When they talk about their experiences, several of the women owners agree it's been about much more than overcoming gender obstacles. Yes, they are women. But more importantly, they're simply successful business operators — who just happen to be women.
“Over the years, I've been so buried in my work that I really haven't looked up and realized that I might be a trailblazer,” says Gina Addeo, co-owner of ADCO Electrical Corp., Staten Island, N.Y., who was the first female licensed electrician in New York City and the first female president of the New York NECA chapter. “I'm starting to realize the importance and significance of my being a woman in this industry in the sense of setting an example for other women. But one of my goals is that someday my business and others owned by women won't have to be referred to as a ‘woman-owned’ business.”
Set-asides have helped
That formal designation — minority- and women-owned business enterprise (M/WBE) — has helped many of the women-owned NECA-New York members get a leg up in competing for contracts, especially those with a taxpayer-funded link. In the name of equal opportunity, it has opened the door to invitations to bid and has even been the catalyst for some starting their business. But most say the individual advantages end when the bidding begins.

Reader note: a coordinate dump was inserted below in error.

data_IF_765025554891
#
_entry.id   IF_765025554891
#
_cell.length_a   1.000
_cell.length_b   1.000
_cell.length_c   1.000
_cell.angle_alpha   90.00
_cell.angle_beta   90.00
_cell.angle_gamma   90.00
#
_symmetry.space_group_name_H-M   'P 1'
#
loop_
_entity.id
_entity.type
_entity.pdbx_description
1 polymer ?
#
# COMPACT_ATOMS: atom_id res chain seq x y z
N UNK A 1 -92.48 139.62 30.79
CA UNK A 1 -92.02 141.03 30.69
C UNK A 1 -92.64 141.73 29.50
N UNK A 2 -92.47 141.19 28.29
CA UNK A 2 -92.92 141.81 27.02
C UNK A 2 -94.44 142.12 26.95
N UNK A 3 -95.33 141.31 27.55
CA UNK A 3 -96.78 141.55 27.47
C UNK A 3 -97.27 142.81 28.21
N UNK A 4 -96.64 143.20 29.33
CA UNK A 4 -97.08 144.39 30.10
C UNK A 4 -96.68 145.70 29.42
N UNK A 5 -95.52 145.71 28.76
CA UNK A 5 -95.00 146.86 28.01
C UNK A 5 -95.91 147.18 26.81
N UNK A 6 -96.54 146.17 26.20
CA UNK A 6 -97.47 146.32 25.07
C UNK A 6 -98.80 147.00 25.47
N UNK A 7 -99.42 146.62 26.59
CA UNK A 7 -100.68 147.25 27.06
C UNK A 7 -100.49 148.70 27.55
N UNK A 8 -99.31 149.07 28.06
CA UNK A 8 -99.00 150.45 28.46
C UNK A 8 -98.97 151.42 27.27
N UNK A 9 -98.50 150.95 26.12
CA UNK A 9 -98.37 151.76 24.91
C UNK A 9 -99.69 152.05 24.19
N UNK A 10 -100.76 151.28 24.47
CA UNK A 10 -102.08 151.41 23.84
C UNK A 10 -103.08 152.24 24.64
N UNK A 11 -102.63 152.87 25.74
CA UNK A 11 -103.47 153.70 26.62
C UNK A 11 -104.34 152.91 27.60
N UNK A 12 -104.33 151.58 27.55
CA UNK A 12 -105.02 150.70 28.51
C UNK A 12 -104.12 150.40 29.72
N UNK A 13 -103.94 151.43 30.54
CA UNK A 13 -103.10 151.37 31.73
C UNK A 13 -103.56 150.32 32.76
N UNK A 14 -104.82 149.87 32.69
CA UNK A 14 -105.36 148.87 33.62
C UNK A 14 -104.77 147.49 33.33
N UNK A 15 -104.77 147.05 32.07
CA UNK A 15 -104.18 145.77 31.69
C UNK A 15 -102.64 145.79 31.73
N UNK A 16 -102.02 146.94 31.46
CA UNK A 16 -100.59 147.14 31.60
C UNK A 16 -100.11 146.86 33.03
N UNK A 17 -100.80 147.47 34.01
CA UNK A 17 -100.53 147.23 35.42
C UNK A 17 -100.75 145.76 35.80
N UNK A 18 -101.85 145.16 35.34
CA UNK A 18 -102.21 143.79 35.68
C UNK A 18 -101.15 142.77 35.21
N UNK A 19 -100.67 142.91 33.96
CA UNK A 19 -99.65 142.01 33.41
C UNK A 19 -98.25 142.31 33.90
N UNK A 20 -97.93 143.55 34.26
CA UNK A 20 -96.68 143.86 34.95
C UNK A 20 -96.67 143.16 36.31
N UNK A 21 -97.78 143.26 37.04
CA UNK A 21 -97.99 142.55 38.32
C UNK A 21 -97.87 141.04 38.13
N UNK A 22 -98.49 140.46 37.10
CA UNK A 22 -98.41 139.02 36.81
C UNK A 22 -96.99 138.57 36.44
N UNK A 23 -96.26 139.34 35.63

Addeo, 43, can trace some of her initial industry success to M/WBE certification. In 1993, she founded GMA Electrical Corp., New York, as a vehicle to take advantage of new city rules mandating the use of minority contractors. And she secured such certification for ADCO after assuming its reins in 2005 from her late father, who founded the company in 1977. But Addeo says that has been only one brick in the foundation of a company that now ranks as one of the city's largest electrical contractors.